Now to answer the question of ridge layout and orientation. Imagine a hippie farmer who chose to plant corn in creative patterns to confuse the birds. So, instead of the conventional rows, there are arcs, loops and whorls. You can imagine a bird scanning the ground and using a mental filter to scan each plant to isolate those with corn kernels.
Principal component analysis (PCA)
In PCA, the application takes the data extracted so far and sorts out the features that contribute most to the variation. It then isolates and labels the identified features.
To put things into perspective, you can think of features as the number of leaves, stalks, and ears of corn a bird has to examine to isolate the former. (It must be a difficult day in the life of this bird.)
Matching consists of comparing the characteristics of a fingerprint with other fingerprints in a database. The app uses a complex (but familiar) algorithm to cross-reference possible matches and display those results. Current methods involve calculating Euclidean distances, Manhattan distances, and cosine angles between features identified from friction edges.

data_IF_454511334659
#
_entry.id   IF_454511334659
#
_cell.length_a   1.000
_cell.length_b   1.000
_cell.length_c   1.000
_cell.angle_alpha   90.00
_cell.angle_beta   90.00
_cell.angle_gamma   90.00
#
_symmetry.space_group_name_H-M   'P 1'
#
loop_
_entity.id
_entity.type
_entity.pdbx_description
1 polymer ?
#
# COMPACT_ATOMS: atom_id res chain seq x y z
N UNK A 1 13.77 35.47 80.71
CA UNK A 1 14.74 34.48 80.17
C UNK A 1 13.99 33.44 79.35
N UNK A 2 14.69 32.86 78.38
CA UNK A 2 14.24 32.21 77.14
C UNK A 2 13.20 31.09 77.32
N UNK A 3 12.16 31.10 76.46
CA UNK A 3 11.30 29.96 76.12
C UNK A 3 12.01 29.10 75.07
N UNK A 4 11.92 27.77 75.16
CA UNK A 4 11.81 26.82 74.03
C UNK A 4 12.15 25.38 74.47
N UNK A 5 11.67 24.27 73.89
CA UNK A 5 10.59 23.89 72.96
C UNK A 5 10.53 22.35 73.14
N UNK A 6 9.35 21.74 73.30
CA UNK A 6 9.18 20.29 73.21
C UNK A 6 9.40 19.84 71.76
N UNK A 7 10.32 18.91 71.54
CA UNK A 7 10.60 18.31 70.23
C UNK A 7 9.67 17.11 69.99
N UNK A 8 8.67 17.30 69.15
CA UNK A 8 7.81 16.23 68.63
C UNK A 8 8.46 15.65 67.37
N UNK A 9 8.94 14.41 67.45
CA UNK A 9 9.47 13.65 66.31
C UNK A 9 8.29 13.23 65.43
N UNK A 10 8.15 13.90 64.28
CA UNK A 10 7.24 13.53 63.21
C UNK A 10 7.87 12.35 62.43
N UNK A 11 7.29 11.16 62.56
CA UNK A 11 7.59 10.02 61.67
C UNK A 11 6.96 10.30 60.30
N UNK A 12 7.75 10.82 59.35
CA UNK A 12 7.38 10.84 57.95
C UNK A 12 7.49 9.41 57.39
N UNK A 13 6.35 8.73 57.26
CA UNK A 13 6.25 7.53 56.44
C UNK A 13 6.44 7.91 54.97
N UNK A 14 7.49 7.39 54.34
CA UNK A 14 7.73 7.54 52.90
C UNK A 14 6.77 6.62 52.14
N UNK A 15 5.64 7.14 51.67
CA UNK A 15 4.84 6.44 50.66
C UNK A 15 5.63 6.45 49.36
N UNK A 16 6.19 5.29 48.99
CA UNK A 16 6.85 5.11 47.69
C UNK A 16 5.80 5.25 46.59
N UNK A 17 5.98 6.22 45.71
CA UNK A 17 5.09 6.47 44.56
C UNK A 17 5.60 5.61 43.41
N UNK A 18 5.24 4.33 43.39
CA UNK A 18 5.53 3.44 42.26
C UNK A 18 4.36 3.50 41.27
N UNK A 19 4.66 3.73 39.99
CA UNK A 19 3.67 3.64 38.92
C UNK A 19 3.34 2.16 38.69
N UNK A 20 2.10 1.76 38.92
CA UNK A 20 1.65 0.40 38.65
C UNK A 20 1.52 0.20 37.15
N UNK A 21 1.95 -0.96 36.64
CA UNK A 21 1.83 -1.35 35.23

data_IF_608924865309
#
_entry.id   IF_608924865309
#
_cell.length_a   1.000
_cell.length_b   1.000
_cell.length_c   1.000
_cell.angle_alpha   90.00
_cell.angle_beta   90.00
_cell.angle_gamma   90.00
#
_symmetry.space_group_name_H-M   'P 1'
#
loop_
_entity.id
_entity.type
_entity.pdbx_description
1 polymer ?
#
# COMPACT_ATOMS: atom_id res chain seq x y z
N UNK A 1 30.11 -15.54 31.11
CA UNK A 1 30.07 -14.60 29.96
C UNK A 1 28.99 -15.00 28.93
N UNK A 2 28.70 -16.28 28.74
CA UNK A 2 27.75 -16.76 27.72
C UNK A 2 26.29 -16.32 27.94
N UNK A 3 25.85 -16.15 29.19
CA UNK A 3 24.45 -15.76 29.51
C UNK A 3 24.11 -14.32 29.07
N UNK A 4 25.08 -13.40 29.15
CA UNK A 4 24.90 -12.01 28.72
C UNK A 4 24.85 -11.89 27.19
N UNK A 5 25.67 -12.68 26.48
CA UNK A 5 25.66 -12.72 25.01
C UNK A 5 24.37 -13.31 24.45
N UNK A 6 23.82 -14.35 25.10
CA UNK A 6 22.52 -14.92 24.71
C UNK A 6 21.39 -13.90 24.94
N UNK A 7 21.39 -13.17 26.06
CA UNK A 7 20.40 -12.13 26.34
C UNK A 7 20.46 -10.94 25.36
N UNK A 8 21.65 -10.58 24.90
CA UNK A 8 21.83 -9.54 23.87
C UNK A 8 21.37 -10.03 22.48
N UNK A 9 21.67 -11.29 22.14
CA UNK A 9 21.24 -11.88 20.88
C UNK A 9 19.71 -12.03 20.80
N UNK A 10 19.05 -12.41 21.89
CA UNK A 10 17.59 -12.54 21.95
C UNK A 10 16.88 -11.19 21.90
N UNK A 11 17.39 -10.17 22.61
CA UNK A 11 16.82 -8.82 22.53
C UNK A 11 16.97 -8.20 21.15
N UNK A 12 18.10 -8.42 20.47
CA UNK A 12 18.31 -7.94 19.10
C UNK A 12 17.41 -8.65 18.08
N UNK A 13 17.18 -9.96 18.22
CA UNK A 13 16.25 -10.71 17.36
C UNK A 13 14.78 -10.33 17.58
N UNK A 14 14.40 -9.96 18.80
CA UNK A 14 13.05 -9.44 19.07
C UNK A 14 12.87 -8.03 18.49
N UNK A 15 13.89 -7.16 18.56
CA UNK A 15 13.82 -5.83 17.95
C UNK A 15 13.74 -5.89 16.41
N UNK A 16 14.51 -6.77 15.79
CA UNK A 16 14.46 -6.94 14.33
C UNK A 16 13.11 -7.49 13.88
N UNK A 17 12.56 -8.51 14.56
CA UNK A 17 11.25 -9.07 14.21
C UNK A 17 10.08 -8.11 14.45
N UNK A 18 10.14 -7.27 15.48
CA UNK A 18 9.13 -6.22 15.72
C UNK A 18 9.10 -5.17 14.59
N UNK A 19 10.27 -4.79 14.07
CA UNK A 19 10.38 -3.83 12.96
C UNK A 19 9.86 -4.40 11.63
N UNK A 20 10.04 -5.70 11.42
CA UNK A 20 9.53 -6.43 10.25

So ! Contactless fingerprinting.
Law enforcement is likely to adopt this technology, but private companies can also adopt it to enhance safety and hygiene. However, it is undeniable that contactless fingerprints facilitate and speed up the collection and analysis of biometric data. The tools are quite easy to create or obtain. Fingerprint databases remain largely in the custody of authorities, but one can imagine how motivated cybercriminals can use the technology for malicious purposes.
There is no way to avoid or take action against fingerprinting if you are under forensic investigation or in custody. However, Vincent in the cyberpunk thriller Gattaca beg to differ.
That said, you can still keep yourself safe from cybercriminals on a fingerprinting spree. Here are three ways:
Enable additional security on your accounts
Fingerprint scanning is increasingly becoming a login option on many banking apps and online accounts. Indeed, it is practical. But it could also pose a security risk in the future if the technology behind contactless fingerprints becomes more accessible for everyday use.